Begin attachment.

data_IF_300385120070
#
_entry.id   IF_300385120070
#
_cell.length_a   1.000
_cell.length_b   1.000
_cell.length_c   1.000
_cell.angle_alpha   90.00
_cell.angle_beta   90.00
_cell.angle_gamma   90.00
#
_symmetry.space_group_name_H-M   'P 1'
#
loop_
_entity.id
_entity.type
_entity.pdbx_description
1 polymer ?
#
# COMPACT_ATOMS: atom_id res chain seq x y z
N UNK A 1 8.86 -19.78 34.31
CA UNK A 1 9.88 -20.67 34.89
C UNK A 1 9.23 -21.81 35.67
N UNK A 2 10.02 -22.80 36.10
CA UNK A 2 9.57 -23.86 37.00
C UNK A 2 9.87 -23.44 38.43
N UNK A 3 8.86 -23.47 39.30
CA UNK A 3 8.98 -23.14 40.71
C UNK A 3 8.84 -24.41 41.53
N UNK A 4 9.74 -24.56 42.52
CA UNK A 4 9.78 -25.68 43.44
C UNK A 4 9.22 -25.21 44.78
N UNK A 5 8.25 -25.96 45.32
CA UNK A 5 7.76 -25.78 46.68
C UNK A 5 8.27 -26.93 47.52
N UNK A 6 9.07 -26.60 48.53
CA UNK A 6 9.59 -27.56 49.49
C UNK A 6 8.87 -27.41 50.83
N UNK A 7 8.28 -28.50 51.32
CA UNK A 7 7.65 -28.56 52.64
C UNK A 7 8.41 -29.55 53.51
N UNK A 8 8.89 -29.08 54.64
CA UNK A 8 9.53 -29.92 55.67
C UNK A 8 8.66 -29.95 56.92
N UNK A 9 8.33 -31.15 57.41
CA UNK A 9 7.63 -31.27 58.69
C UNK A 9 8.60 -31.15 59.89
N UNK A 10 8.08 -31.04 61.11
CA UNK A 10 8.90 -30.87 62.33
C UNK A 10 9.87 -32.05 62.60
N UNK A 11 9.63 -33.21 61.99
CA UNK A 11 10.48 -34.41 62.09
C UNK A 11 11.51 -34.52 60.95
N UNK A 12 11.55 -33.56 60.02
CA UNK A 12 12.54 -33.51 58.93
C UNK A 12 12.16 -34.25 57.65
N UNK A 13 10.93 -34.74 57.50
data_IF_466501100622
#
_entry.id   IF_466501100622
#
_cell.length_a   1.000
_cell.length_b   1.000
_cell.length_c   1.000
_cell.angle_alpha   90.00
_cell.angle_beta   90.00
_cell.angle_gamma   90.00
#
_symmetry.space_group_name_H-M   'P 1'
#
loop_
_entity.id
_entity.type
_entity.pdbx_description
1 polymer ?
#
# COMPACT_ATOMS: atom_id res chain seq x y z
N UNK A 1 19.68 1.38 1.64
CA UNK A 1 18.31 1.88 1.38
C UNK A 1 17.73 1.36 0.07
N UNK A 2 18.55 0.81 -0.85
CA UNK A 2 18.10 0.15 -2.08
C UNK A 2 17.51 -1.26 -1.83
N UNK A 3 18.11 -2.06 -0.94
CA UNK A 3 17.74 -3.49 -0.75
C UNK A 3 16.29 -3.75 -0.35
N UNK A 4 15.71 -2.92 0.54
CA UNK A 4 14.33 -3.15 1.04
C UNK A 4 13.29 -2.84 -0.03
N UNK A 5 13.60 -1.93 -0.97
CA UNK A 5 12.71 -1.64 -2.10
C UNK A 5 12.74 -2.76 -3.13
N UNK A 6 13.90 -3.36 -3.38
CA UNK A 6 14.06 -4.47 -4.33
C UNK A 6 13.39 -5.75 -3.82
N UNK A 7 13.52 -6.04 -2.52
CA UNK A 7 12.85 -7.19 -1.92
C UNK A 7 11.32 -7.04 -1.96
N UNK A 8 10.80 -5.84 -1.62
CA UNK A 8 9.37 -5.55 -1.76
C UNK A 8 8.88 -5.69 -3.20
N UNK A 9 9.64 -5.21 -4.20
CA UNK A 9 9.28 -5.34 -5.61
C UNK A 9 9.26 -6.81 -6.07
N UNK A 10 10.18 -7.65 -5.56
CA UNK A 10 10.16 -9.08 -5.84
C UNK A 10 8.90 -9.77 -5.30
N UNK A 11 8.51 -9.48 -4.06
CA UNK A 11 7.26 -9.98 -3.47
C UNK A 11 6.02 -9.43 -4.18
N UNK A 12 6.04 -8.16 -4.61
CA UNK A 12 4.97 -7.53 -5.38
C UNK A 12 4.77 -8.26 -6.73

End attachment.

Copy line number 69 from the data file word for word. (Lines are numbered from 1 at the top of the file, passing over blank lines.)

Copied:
_symmetry.space_group_name_H-M   'P 1'